For years we’ve been hearing how American conservatives are being censored. Whether it’s not being invited on Sunday talk shows or being kicked off social media platforms, conservative voices are being silenced in a liberal media environment that can’t handle dissent or political incorrectness.
The censorship has gotten so bad, in fact, that it’s front page news.
— Josh Hawley (@HawleyMO) January 25, 2021
The New York Post published this column by Missouri Senator Josh Hawley on Sunday, who claims that America is being “muzzled.” The headline and photo combined track more like an Onion post—it’s an op-ed written by Republican senator writing about conservative censorship … on the cover of a major newspaper.
Hawley, of course, has been front and center with Donald Trump’s election challenges. He was the first senator to announce he’d vote against certifying the electoral votes declaring Joe Biden the winner of the 2020 election. Hawley has become a de facto conservative villain in the weeks since, showing solidarity to Capitol rioters and being exposed as a fascist who has shown signs of radicalism for years. And like any good Republican lawmaker, he’s turned his newfound villainy and newsworthiness into a grift.
Still, Hawley is hardly the first conservative to cry censorship into a major media platform—hosts on Fox News do it roughly every single night. GOP Rep. Marjorie Taylor Greene took it a step further recently, wearing a mask that read “CENSORED” during a House vote on Trump’s second impeachment. Many howled at the hypocrisy, including Washington Post columnist Karen Tumulty, who tweeted that Greene wearing her mask while being broadcast on national television was the “death of irony.” But that implies the irony is lost on Republican lawmakers and pundits that know exactly who and what they’re appealing to.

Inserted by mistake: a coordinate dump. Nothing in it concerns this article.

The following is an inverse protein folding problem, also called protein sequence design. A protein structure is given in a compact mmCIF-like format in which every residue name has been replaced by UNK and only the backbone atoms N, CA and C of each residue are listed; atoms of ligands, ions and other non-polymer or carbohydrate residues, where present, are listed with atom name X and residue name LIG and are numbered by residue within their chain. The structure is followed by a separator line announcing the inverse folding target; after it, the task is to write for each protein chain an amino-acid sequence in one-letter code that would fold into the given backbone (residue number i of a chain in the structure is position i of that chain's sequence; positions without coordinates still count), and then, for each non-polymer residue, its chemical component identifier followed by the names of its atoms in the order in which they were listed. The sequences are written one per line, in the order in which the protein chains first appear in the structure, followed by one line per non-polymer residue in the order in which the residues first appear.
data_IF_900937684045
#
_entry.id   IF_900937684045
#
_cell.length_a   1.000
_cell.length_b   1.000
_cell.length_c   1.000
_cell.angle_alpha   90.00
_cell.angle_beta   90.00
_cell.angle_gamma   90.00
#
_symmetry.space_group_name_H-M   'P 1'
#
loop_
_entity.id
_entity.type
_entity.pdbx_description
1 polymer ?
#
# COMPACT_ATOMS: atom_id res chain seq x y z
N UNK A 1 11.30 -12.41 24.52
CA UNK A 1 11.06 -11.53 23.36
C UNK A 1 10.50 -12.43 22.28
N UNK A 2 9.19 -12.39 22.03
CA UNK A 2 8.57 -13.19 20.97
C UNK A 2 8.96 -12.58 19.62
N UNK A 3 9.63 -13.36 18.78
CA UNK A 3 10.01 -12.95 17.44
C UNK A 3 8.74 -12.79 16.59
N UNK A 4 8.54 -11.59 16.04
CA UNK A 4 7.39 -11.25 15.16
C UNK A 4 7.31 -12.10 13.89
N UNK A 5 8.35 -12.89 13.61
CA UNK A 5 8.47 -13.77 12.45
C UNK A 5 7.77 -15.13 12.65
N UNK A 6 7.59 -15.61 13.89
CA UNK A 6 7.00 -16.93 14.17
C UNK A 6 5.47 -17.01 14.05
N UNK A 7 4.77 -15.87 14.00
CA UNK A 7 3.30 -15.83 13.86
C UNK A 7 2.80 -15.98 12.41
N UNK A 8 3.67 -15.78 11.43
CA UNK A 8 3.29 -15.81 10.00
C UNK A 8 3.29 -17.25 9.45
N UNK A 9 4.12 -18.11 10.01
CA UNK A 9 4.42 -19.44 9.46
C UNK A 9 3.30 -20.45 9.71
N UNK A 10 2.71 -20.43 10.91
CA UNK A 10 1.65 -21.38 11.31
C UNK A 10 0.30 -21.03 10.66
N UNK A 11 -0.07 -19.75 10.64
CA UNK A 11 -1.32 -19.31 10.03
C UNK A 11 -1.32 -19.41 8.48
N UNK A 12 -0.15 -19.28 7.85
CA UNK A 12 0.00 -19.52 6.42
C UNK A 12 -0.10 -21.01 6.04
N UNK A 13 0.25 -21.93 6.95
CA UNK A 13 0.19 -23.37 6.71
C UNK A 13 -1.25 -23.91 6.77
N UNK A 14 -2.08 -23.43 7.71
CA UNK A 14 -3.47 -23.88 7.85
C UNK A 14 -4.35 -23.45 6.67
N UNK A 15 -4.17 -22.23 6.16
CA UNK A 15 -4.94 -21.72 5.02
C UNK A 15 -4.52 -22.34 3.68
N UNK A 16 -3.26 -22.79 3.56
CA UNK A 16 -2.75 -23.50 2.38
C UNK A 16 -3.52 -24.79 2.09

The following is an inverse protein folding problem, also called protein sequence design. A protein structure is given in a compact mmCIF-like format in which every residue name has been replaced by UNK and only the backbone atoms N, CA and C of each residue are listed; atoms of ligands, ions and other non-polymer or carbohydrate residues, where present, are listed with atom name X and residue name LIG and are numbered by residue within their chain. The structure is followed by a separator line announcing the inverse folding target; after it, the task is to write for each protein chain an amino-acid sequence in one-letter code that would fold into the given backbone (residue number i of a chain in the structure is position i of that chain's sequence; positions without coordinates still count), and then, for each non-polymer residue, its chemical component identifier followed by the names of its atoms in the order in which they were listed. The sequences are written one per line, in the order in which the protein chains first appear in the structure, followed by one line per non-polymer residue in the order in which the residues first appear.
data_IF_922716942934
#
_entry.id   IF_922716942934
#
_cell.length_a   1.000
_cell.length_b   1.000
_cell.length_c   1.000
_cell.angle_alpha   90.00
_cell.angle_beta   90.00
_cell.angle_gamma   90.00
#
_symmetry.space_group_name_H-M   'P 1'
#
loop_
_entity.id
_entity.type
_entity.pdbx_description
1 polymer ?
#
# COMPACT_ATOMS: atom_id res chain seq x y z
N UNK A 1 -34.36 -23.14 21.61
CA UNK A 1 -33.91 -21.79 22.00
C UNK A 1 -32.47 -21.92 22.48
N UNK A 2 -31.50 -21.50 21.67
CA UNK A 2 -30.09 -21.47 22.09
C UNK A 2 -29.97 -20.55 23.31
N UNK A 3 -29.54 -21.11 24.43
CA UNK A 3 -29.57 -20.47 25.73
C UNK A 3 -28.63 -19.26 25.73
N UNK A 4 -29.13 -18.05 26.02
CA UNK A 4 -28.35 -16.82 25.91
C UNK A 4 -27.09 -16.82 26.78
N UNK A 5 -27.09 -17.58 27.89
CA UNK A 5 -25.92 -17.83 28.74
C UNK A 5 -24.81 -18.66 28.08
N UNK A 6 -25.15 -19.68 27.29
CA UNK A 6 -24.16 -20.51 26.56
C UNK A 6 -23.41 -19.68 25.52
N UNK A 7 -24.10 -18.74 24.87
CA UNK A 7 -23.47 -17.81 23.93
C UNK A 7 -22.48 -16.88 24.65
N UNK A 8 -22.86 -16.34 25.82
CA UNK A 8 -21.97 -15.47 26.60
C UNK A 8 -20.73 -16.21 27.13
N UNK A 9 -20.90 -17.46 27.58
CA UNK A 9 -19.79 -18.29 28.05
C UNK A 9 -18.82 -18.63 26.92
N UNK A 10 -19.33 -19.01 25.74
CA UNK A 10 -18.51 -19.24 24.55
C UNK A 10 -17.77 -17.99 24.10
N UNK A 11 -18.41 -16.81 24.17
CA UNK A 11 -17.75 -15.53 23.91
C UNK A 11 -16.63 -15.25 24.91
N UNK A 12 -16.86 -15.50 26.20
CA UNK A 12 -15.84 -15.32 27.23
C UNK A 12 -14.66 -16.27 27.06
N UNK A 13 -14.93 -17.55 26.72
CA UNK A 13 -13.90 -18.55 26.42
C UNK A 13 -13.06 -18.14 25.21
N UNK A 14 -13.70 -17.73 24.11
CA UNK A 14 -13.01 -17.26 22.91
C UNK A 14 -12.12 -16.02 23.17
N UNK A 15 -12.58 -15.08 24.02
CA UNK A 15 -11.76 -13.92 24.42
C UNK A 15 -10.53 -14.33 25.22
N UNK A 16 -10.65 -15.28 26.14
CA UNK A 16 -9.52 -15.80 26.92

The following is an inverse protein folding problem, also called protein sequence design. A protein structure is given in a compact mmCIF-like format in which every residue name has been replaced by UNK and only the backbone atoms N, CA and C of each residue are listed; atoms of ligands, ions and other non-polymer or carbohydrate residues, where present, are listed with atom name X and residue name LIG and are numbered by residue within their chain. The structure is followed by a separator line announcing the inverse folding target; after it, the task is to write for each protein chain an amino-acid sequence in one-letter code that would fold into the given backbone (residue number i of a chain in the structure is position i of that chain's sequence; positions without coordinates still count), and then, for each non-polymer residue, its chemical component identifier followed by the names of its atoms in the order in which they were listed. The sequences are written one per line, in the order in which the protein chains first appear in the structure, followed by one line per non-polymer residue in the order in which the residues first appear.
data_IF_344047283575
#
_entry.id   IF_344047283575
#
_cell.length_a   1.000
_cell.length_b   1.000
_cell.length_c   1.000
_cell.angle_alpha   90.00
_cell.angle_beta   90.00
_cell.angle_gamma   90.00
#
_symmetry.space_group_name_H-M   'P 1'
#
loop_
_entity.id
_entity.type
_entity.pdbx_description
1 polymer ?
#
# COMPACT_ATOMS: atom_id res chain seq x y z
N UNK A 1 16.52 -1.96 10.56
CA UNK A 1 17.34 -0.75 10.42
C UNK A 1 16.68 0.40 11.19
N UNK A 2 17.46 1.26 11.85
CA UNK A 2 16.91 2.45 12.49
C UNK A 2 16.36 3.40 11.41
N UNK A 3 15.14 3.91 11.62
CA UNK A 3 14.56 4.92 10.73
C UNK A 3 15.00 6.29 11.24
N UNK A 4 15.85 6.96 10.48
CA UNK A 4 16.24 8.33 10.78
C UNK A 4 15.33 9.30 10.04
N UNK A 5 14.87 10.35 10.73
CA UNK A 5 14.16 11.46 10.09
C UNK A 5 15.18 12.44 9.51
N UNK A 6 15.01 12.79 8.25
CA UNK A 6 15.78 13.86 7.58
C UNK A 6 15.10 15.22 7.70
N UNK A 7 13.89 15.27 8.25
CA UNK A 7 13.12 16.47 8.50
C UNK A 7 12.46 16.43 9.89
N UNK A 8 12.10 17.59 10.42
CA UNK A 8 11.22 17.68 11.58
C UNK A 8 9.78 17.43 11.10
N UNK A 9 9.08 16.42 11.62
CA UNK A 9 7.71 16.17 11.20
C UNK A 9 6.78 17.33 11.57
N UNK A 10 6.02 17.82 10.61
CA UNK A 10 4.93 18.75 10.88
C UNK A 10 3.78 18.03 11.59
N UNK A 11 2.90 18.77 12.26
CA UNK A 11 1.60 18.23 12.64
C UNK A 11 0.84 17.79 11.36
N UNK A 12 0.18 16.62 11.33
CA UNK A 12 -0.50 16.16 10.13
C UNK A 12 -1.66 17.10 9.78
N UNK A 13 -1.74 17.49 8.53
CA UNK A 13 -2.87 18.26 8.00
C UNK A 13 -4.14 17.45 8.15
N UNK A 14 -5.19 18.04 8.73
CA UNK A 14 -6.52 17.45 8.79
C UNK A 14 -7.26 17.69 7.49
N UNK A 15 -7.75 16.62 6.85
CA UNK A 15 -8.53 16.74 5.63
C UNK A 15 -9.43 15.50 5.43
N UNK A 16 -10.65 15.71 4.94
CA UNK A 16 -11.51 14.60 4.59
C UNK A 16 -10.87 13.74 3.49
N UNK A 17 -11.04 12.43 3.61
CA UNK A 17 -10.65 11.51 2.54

Grievance has long been the center of conservative political identity, and Trump’s rise to power only made it worse. Hawley knows this as well as anyone—Trump’s election challenges weren’t based on concrete evidence, but a general feeling among his supporters that it was rigged (a feeling planted by the president himself). What’s followed has been a three month circus of bullshit that’s only amplified conservatives’ marriage to straight up misinformation, political violence, and, once Trump was kicked off Twitter, false claims of censorship. But no one stopped Trump from walking into the White House Press Briefing Room to address the country or answer questions from reporters, just like they didn’t stop Republican lawmakers from appearing on Fox News or in the literal halls of Congress to make their bogus cases and cry about suppression of speech.
Conservative media—like the Murdoch-owned Post— are perfectly happy to center the conversation because it drives their audience engagement too. It’s not about whether or not the conservative censorship arguments make sense. It’s just about how often and loudly they can make them.